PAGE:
Letters to the Editor
Dietary Management of Hypertension: What Works vs. What Matters
Am Fam Physician. 2016 Jan 15;93(2):84-86.
to the editor: Drs. Oza and Garcellano provide a useful overview of nonpharmacologic approaches for the management of hypertension. The problem is that hypertension is a surrogate, disease-oriented outcome. What family physicians should care about is not elevated blood pressure per se, but patient-oriented outcomes that matter.
It is true that elevated blood pressure raises the risk of myocardial infarction, stroke, renal failure, and death. However, it is imperative that physicians not cause more of these adverse events in attempting to control blood pressure.
For example, a previous letter in AFP reports how beta blockers may lower blood pressure but nonetheless increase patient-oriented harms (e.g., cardiovascular events and deaths).1 Nonpharmacologic approaches for the management of hypertension may do the same.
Reducing dietary sodium intake may lower blood pressure (at least minimally on average)2 but may produce other cardiovascular effects that are undesirable (e.g., through renin, aldosterone, adrenaline, noradrenaline, cholesterol, and triglycerides).3 Beyond disease-oriented outcomes, dietary sodium restriction may increase cardiovascular and all-cause mortality in patients with diabetes mellitus and increase hospitalizations and mortality in patients with congestive heart failure.3 Hospital admissions and deaths are outcomes that matter.
The Institute of Medicine (now the National Academy of Medicine) found insufficient evidence to support the recommendation to limit sodium restriction to 2,300 mg per day.4 However, it did find evidence of adverse outcomes with sodium restriction of less than 2,300 mg per day in patients with diabetes, kidney disease, or cardiovascular disease.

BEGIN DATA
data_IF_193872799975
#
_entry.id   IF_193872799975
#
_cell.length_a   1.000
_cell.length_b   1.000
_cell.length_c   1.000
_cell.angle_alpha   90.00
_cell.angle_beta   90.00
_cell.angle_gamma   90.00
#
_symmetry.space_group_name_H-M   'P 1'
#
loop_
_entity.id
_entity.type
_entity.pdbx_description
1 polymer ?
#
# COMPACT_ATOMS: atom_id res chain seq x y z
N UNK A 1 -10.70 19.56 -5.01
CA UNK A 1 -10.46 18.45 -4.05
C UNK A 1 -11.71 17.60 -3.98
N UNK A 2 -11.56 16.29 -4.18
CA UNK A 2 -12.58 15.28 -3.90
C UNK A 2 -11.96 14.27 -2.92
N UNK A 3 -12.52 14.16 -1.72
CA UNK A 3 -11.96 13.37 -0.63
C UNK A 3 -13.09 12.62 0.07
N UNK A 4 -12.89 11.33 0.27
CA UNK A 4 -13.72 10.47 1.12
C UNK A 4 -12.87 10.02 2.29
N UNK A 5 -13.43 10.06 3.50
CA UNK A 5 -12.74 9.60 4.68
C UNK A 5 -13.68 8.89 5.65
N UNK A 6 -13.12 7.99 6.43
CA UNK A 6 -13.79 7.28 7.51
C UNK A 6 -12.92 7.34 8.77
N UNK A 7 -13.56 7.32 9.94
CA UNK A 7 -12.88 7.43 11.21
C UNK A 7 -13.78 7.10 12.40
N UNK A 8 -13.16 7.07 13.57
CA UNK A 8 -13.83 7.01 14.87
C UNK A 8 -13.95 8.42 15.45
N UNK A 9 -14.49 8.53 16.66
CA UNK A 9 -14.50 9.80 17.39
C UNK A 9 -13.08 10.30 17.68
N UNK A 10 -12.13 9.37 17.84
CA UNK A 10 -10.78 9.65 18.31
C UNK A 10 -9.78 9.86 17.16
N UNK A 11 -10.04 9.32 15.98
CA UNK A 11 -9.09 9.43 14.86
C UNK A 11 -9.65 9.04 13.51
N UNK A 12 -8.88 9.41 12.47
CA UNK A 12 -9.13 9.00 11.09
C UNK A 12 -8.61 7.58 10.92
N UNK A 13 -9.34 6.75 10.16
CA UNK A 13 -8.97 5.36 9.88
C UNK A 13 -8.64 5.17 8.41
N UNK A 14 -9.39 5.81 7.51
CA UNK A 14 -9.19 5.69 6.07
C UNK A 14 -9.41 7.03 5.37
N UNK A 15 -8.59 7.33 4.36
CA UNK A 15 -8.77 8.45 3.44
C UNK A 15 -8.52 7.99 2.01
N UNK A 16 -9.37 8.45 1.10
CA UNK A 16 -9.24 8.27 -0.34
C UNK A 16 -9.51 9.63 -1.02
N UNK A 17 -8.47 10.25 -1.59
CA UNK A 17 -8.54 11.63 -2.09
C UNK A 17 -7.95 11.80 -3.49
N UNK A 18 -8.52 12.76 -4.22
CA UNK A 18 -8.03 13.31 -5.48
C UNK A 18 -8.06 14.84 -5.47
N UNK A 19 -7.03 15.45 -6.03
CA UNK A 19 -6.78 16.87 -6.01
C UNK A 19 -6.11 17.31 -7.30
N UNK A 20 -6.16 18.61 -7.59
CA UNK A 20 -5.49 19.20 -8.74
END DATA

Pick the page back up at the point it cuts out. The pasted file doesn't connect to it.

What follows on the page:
As my colleagues and I discuss in an article on dietary advice in clinical practice, a common theme for myths in nutrition is a reductionist view that emphasizes selected food constituents instead of whole foods.5 Dietary sodium intake certainly matters for health, but is meaningful only in the context of other food components (e.g., potassium, magnesium, calcium). Moreover, patients eat foods, not isolated food components.5
Oza and Garcellano begin their article with the reasonable (and actionable) advice to consume a diet high in vegetables, fruits, and whole grains, and later suggest that prepackaged and prepared foods might be less than ideal. I agree; the foods that support healthy blood pressure (and more importantly, overall better health) come from living botanical plants, not industrial processing plants.5 Family physicians should focus on whole foods, whole diets, and patient-oriented outcomes. The effect of sodium on blood pressure is not really the point.
Author disclosure: Dr. Lucan is on the scientific and nutritional advisory board of Epicure, a Canadian food product and cookware company.
REFERENCESshow all references
1. Lucan SC. Coronary artery disease prevention: as easy as 1, 2, 3? Am Fam Physician. 2010;82(10):1167....
2. DiNicolantonio JJ, Lucan SC. The wrong white crystals: not salt but sugar as aetiological in hypertension and cardiometabolic disease. Open Heart. 2014;1(1):e000167.